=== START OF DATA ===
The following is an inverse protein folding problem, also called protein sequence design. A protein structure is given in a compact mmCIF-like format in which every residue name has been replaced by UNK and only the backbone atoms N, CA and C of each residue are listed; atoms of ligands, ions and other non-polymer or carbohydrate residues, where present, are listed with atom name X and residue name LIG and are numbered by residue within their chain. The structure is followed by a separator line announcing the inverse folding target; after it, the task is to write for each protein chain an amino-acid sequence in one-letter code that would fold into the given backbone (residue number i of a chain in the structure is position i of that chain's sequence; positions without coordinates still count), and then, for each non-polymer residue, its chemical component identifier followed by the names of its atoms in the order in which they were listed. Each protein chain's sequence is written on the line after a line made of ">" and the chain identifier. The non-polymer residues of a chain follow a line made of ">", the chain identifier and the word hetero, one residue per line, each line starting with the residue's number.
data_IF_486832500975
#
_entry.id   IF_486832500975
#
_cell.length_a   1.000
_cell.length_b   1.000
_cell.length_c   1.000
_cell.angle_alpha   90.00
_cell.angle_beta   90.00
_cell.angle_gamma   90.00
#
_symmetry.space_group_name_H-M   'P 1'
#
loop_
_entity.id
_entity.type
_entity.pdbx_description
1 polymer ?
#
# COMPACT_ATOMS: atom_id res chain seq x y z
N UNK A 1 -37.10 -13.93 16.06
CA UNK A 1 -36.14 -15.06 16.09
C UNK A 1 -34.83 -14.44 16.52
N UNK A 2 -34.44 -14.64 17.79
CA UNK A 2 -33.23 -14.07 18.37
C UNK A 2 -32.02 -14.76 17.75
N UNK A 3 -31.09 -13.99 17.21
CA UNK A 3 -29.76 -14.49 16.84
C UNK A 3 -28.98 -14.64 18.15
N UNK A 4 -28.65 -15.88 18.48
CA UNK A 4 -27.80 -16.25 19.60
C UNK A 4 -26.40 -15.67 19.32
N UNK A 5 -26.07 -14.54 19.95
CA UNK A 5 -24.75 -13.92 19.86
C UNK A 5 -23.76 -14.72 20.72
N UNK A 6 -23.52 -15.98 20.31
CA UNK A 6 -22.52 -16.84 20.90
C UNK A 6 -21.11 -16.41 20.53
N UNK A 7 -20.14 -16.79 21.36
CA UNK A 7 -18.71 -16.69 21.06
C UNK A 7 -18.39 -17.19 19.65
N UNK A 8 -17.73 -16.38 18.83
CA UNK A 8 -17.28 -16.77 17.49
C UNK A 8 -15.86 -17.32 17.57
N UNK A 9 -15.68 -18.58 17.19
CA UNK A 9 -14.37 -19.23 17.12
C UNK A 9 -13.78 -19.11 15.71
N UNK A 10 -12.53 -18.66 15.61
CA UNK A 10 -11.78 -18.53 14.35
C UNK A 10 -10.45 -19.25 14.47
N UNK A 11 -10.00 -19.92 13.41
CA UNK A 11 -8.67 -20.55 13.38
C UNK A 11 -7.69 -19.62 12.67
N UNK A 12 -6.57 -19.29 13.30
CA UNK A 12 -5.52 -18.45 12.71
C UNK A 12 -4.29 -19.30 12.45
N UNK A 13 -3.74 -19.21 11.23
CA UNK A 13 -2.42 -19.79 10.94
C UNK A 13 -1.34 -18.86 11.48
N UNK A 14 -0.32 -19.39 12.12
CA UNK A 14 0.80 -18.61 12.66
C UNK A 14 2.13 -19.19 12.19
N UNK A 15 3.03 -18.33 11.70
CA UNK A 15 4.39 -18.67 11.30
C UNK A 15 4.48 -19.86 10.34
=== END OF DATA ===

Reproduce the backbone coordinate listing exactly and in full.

The following is an inverse protein folding problem, also called protein sequence design. A protein structure is given in a compact mmCIF-like format in which every residue name has been replaced by UNK and only the backbone atoms N, CA and C of each residue are listed; atoms of ligands, ions and other non-polymer or carbohydrate residues, where present, are listed with atom name X and residue name LIG and are numbered by residue within their chain. The structure is followed by a separator line announcing the inverse folding target; after it, the task is to write for each protein chain an amino-acid sequence in one-letter code that would fold into the given backbone (residue number i of a chain in the structure is position i of that chain's sequence; positions without coordinates still count), and then, for each non-polymer residue, its chemical component identifier followed by the names of its atoms in the order in which they were listed. Each protein chain's sequence is written on the line after a line made of ">" and the chain identifier. The non-polymer residues of a chain follow a line made of ">", the chain identifier and the word hetero, one residue per line, each line starting with the residue's number.
data_IF_486832500975
#
_entry.id   IF_486832500975
#
_cell.length_a   1.000
_cell.length_b   1.000
_cell.length_c   1.000
_cell.angle_alpha   90.00
_cell.angle_beta   90.00
_cell.angle_gamma   90.00
#
_symmetry.space_group_name_H-M   'P 1'
#
loop_
_entity.id
_entity.type
_entity.pdbx_description
1 polymer ?
#
# COMPACT_ATOMS: atom_id res chain seq x y z
N UNK A 1 -37.10 -13.93 16.06
CA UNK A 1 -36.14 -15.06 16.09
C UNK A 1 -34.83 -14.44 16.52
N UNK A 2 -34.44 -14.64 17.79
CA UNK A 2 -33.23 -14.07 18.37
C UNK A 2 -32.02 -14.76 17.75
N UNK A 3 -31.09 -13.99 17.21
CA UNK A 3 -29.76 -14.49 16.84
C UNK A 3 -28.98 -14.64 18.15
N UNK A 4 -28.65 -15.88 18.48
CA UNK A 4 -27.80 -16.25 19.60
C UNK A 4 -26.40 -15.67 19.32
N UNK A 5 -26.07 -14.54 19.95
CA UNK A 5 -24.75 -13.92 19.86
C UNK A 5 -23.76 -14.72 20.72
N UNK A 6 -23.52 -15.98 20.31
CA UNK A 6 -22.52 -16.84 20.90
C UNK A 6 -21.11 -16.41 20.53
N UNK A 7 -20.14 -16.79 21.36
CA UNK A 7 -18.71 -16.69 21.06
C UNK A 7 -18.39 -17.19 19.65
N UNK A 8 -17.73 -16.38 18.83
CA UNK A 8 -17.28 -16.77 17.49
C UNK A 8 -15.86 -17.32 17.57
N UNK A 9 -15.68 -18.58 17.19
CA UNK A 9 -14.37 -19.23 17.12
C UNK A 9 -13.78 -19.11 15.71
N UNK A 10 -12.53 -18.66 15.61
CA UNK A 10 -11.78 -18.53 14.35
C UNK A 10 -10.45 -19.25 14.47
N UNK A 11 -10.00 -19.92 13.41
CA UNK A 11 -8.67 -20.55 13.38
C UNK A 11 -7.69 -19.62 12.67
N UNK A 12 -6.57 -19.29 13.30
CA UNK A 12 -5.52 -18.45 12.71
C UNK A 12 -4.29 -19.30 12.45
N UNK A 13 -3.74 -19.21 11.23
CA UNK A 13 -2.42 -19.79 10.94
C UNK A 13 -1.34 -18.86 11.48
N UNK A 14 -0.32 -19.39 12.12
CA UNK A 14 0.80 -18.61 12.66
C UNK A 14 2.13 -19.19 12.19
N UNK A 15 3.03 -18.33 11.70
CA UNK A 15 4.39 -18.67 11.30
C UNK A 15 4.48 -19.86 10.34